A deadline on urethane, curing considerations and some windshields’ one-time-use status are among the significant warnings and instructions repairers might face on a Ford vehicle, based on an example in the latest On Target.
The new issue of Ford’s newsletter for the collision industry contains a lengthy feature on fixed glass repair derived from the OEM repair procedures for a 2019 F-150. Ford warns that the information is “a general guideline and is not all inclusive,” directing repairers must refer to the actual OEM procedures online.
Still, the document should help educate estimators, body technicians, and glass repairers about what repair operations are likely and the timing of glass work within a vehicle repair plan.
For example, once you cut the urethane to remove the existing glass, the clock starts ticking, according to Ford.
“New or re-used fixed glass must be installed within two hours of cutting the urethane adhesive,” the OEM wrote (emphasis Ford’s.) “Cut or scraped urethane becomes oxidized and inactive beyond two hours, reducing the effectiveness of the repair bond.”
“If the fixed glass, such as the windshield, is not seated properly, and the substrate is not prepared correctly, the glass could pop right out during a subsequent collision event, seriously jeopardizing the overall structural integrity and safety of the vehicle,” Ford senior damageability engineer Gerry Bonanni said, according to the newsletter.
So getting glass installation correct — or ensuring your subcontractor glass shop didn’t botch the job — is something to take extremely seriously.
Collision Hub CEO Kristen Felder and VECO Collision Experts CEO Mark Olson in 2017 suggested an incorrect glass installation could have been cited to win the $31.5 million case against John Eagle Collision. (Later settled for an undisclosed amount.)
Olson said that he spoke with plaintiff’s attorney Todd Tracy about the glass being a factor, and Tracy told him they had noticed it as well, but didn’t have to bring it up because they already had a case in the roof repair outside of OEM procedures.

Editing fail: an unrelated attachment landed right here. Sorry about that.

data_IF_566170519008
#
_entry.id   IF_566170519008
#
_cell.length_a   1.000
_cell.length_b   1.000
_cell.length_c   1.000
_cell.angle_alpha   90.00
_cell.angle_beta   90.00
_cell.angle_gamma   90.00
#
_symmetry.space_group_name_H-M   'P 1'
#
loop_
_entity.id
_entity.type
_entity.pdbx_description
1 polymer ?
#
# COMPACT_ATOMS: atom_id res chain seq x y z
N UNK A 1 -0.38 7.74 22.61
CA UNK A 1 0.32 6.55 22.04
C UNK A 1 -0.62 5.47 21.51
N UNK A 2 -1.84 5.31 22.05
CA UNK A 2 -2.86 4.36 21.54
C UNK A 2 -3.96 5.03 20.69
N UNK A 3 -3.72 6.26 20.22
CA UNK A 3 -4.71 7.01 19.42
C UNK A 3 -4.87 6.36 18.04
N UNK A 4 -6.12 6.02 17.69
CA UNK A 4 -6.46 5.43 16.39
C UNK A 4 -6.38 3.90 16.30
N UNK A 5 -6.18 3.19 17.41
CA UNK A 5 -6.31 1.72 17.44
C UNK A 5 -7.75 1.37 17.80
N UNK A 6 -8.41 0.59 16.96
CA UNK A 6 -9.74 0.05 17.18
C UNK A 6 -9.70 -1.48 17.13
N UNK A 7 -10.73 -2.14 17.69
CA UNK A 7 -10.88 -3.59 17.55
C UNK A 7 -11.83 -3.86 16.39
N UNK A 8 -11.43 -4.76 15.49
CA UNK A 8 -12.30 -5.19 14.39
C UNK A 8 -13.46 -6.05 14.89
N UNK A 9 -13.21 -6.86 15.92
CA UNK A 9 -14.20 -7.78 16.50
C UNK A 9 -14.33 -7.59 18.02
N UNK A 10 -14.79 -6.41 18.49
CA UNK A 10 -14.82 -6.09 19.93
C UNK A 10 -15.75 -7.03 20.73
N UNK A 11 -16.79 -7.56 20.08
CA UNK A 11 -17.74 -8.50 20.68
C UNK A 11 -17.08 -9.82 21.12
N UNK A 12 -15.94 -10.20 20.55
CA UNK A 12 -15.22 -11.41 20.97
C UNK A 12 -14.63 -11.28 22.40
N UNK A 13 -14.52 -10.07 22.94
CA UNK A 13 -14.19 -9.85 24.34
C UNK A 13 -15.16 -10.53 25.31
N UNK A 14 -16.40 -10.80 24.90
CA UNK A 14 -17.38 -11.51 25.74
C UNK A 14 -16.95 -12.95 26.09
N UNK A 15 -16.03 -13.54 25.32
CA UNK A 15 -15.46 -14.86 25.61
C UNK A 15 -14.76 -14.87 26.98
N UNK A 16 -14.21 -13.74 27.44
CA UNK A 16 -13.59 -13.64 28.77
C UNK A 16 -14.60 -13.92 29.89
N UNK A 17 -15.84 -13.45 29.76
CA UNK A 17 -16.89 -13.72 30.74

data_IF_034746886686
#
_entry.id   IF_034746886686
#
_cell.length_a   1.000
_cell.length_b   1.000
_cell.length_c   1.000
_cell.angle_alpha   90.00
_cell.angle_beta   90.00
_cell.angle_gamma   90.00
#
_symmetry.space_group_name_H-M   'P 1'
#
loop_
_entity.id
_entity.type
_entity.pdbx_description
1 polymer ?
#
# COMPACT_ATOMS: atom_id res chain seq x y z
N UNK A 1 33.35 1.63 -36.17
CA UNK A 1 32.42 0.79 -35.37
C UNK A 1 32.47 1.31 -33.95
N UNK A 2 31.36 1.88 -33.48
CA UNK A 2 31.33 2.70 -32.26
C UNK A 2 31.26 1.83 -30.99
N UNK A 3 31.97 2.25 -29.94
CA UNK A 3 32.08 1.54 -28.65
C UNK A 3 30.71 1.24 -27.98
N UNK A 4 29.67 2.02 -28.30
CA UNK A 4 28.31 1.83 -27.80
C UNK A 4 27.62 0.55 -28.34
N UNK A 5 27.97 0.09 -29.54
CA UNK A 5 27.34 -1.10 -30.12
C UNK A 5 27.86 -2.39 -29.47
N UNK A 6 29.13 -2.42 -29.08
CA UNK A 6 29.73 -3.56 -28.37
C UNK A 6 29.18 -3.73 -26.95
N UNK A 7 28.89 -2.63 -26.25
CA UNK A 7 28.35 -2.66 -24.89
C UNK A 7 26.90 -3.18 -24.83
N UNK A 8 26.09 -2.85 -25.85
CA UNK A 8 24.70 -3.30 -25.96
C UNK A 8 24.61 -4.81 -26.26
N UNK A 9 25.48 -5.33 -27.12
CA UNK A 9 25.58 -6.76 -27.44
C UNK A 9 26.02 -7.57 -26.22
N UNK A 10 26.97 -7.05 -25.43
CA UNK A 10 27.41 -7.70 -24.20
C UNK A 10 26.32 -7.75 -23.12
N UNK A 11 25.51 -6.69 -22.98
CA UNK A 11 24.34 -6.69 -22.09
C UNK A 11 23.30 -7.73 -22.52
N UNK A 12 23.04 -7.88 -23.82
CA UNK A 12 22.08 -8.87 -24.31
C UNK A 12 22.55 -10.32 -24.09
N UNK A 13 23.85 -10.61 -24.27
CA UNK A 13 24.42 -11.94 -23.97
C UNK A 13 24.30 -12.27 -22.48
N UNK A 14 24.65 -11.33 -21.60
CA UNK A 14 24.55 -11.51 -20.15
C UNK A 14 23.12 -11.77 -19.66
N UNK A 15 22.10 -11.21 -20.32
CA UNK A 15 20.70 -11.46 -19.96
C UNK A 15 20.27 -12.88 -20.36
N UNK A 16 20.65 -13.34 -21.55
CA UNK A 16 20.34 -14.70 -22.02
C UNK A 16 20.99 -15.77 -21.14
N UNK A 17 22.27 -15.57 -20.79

Here’s some other warnings Ford particularly emphasized to whet your appetite for the On Target and the true OEM repair procedures online. If you’re not already reading the OEM repair procedures, at least one of these might be an “I didn’t know what I didn’t know” wake up call to start. (Minor formatting edits.)
One-time use glass and camera brackets
“NOTE: If either of the following conditions exist, the fixed glass must be discarded, and new fixed glass is required when:
“• The fixed glass is the windshield glass and is equipped with a camera bracket.
“• The fixed glass is equipped with adhesive moldings.”
On top of this, “If the windshield glass being replaced is equipped with a camera bracket, it must have locating pins and spacers to ensure correct alignment. Do not use a replacement windshield glass without locating pins and spacers.”
Pinch welds are structural, can’t have corrosion
“WARNING: Repair any corrosion found on the pinch weld. The pinch weld is a structural component of the vehicle. Corrosion left unrepaired may reduce the structural integrity of the vehicle. Failure to follow this instruction may result in serious injury to vehicle occupants.”
“The vehicle door windows must be left open during the adhesive curing time, to prevent the air pressure of closing doors from compromising the urethane adhesive bond.”
“Do not drive the vehicle until the urethane adhesive seal has cured. Follow the urethane adhesive manufacturer’s curing directions. Inadequate or incorrect curing of the urethane adhesive seal will adversely affect glass retention. Failure to follow these instructions may result in serious injury to vehicle occupants.”
Ford On Target, June 2019
Featured image: The windshield of a 2019 Ford F-150 Limited is shown. (Provided by Ford)